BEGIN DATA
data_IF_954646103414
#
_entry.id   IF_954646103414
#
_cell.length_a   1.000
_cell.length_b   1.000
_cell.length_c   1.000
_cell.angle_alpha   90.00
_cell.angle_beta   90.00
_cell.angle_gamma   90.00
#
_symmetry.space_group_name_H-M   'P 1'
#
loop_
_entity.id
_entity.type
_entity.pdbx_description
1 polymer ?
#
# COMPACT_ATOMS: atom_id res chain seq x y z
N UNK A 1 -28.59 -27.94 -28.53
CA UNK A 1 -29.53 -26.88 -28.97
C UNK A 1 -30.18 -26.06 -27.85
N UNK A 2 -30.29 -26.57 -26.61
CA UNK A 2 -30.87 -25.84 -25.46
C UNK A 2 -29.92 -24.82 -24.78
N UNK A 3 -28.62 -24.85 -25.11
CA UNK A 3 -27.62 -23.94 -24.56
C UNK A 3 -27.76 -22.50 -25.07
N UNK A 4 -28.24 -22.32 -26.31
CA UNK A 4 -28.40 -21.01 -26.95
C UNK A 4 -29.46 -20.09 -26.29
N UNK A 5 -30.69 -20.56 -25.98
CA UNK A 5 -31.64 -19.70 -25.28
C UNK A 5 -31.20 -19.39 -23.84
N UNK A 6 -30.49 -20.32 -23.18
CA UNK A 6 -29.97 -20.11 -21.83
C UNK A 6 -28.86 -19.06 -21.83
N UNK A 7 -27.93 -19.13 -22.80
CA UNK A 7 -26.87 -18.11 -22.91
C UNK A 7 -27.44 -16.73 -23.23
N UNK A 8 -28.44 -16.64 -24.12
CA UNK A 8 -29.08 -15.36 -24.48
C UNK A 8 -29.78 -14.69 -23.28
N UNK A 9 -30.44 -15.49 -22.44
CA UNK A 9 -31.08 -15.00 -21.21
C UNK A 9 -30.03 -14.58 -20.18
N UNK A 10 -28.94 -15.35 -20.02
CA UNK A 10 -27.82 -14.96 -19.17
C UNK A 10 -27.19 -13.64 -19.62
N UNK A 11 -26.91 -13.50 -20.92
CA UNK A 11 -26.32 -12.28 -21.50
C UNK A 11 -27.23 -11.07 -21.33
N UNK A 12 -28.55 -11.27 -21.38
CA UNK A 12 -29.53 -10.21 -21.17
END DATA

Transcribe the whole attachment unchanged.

data_IF_954646103414
#
_entry.id   IF_954646103414
#
_cell.length_a   1.000
_cell.length_b   1.000
_cell.length_c   1.000
_cell.angle_alpha   90.00
_cell.angle_beta   90.00
_cell.angle_gamma   90.00
#
_symmetry.space_group_name_H-M   'P 1'
#
loop_
_entity.id
_entity.type
_entity.pdbx_description
1 polymer ?
#
# COMPACT_ATOMS: atom_id res chain seq x y z
N UNK A 1 -28.59 -27.94 -28.53
CA UNK A 1 -29.53 -26.88 -28.97
C UNK A 1 -30.18 -26.06 -27.85
N UNK A 2 -30.29 -26.57 -26.61
CA UNK A 2 -30.87 -25.84 -25.46
C UNK A 2 -29.92 -24.82 -24.78
N UNK A 3 -28.62 -24.85 -25.11
CA UNK A 3 -27.62 -23.94 -24.56
C UNK A 3 -27.76 -22.50 -25.07
N UNK A 4 -28.24 -22.32 -26.31
CA UNK A 4 -28.40 -21.01 -26.95
C UNK A 4 -29.46 -20.09 -26.29
N UNK A 5 -30.69 -20.56 -25.98
CA UNK A 5 -31.64 -19.70 -25.28
C UNK A 5 -31.20 -19.39 -23.84
N UNK A 6 -30.49 -20.32 -23.18
CA UNK A 6 -29.97 -20.11 -21.83
C UNK A 6 -28.86 -19.06 -21.83
N UNK A 7 -27.93 -19.13 -22.80
CA UNK A 7 -26.87 -18.11 -22.91
C UNK A 7 -27.44 -16.73 -23.23
N UNK A 8 -28.44 -16.64 -24.12
CA UNK A 8 -29.08 -15.36 -24.48
C UNK A 8 -29.78 -14.69 -23.28
N UNK A 9 -30.44 -15.49 -22.44
CA UNK A 9 -31.08 -15.00 -21.21
C UNK A 9 -30.03 -14.58 -20.18
N UNK A 10 -28.94 -15.35 -20.02
CA UNK A 10 -27.82 -14.96 -19.17
C UNK A 10 -27.19 -13.64 -19.62
N UNK A 11 -26.91 -13.50 -20.92
CA UNK A 11 -26.32 -12.28 -21.50
C UNK A 11 -27.23 -11.07 -21.33
N UNK A 12 -28.55 -11.27 -21.38
CA UNK A 12 -29.53 -10.21 -21.17